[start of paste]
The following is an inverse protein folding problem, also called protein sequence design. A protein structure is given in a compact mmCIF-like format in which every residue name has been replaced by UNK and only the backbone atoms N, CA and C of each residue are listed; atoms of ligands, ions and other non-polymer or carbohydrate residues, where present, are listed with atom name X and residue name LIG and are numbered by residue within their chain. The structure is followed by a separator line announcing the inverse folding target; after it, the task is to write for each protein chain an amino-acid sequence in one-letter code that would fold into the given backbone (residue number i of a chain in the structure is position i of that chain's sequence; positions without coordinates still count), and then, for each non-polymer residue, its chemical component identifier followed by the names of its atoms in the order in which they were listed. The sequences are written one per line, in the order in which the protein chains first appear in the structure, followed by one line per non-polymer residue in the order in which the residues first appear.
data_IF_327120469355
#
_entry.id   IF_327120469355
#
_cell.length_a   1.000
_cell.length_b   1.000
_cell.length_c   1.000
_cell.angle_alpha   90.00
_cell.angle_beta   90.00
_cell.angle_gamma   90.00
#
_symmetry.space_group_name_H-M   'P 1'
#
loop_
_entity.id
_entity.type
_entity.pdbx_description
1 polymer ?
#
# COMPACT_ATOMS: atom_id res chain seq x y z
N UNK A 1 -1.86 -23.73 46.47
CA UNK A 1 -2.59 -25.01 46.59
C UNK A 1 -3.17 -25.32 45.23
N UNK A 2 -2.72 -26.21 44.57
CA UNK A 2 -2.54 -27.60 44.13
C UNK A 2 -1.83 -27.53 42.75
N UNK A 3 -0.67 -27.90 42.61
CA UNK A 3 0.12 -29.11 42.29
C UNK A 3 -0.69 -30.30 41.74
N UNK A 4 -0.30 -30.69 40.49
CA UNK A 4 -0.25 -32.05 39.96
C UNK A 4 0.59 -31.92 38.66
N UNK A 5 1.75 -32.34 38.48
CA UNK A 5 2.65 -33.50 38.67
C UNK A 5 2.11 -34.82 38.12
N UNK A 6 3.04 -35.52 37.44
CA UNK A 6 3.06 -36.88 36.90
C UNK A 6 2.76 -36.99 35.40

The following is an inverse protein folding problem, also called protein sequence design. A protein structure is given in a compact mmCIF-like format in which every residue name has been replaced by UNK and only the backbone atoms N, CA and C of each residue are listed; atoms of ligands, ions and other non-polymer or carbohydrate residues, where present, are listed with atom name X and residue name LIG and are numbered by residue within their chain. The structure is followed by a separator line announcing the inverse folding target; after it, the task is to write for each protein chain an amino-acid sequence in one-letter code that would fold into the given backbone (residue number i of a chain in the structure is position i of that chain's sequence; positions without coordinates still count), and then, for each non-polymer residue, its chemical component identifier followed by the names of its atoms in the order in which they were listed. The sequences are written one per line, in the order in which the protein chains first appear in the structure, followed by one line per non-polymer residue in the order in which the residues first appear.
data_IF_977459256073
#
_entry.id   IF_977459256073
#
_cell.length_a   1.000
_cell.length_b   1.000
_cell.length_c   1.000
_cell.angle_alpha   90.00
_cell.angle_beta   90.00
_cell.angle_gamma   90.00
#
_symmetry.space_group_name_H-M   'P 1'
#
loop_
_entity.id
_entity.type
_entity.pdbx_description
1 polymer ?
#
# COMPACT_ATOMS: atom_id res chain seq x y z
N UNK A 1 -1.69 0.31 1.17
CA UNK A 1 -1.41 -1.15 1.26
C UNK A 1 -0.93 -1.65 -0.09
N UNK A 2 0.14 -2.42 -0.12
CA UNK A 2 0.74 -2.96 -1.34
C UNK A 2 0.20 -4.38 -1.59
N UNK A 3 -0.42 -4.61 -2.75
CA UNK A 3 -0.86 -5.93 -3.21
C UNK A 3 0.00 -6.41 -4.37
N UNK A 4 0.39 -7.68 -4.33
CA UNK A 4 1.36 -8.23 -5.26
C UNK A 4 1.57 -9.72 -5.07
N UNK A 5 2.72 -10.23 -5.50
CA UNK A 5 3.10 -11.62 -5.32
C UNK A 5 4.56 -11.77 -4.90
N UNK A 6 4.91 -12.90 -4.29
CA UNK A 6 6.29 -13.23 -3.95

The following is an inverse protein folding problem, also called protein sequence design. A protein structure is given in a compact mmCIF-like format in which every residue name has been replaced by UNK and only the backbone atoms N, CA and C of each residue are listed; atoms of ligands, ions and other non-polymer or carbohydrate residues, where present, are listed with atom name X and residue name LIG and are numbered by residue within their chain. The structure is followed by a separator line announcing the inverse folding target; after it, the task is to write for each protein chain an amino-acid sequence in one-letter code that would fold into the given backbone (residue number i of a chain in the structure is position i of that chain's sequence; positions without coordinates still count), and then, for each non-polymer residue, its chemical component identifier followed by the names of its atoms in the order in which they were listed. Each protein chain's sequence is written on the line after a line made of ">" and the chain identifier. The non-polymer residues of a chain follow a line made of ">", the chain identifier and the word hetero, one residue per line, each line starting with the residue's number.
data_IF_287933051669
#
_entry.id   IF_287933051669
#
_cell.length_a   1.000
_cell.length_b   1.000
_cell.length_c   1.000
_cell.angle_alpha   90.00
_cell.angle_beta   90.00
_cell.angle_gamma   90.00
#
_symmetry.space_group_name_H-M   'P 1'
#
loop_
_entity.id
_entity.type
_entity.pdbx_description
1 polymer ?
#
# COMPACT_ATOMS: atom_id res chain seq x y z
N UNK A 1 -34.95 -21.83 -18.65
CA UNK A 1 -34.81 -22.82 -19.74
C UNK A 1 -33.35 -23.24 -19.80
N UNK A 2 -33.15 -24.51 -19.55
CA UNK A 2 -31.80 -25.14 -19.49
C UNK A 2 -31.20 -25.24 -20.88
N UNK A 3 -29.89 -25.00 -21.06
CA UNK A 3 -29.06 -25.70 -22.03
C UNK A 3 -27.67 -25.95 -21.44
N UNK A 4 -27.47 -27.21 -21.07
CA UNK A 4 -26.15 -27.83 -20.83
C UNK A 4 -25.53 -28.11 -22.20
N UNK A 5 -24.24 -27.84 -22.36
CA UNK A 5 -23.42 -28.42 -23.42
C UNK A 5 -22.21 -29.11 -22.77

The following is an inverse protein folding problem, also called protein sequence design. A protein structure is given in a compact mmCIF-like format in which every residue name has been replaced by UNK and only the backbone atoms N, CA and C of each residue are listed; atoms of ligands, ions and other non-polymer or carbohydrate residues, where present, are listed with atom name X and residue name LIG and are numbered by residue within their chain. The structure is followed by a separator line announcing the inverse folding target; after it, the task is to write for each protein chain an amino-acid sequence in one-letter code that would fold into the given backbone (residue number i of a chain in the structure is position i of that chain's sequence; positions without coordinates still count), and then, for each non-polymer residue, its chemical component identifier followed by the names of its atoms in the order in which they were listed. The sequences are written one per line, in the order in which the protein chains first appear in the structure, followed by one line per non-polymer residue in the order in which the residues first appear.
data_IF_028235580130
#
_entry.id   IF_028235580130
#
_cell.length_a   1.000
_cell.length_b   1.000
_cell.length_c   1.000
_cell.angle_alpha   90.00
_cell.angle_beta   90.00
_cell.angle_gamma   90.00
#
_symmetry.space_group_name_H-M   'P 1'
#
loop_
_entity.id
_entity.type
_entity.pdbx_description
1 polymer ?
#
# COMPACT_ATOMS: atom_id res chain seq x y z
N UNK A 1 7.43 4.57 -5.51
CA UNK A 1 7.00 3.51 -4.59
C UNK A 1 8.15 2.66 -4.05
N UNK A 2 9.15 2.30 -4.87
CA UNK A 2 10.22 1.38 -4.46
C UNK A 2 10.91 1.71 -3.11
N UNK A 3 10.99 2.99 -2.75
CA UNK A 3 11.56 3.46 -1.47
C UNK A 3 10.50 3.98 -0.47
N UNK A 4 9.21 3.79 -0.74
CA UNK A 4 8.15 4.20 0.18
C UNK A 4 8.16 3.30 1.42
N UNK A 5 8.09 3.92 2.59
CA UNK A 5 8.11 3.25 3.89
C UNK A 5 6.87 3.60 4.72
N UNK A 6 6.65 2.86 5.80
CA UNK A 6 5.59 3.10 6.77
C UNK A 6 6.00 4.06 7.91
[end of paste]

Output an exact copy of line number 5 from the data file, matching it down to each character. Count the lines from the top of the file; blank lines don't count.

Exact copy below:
#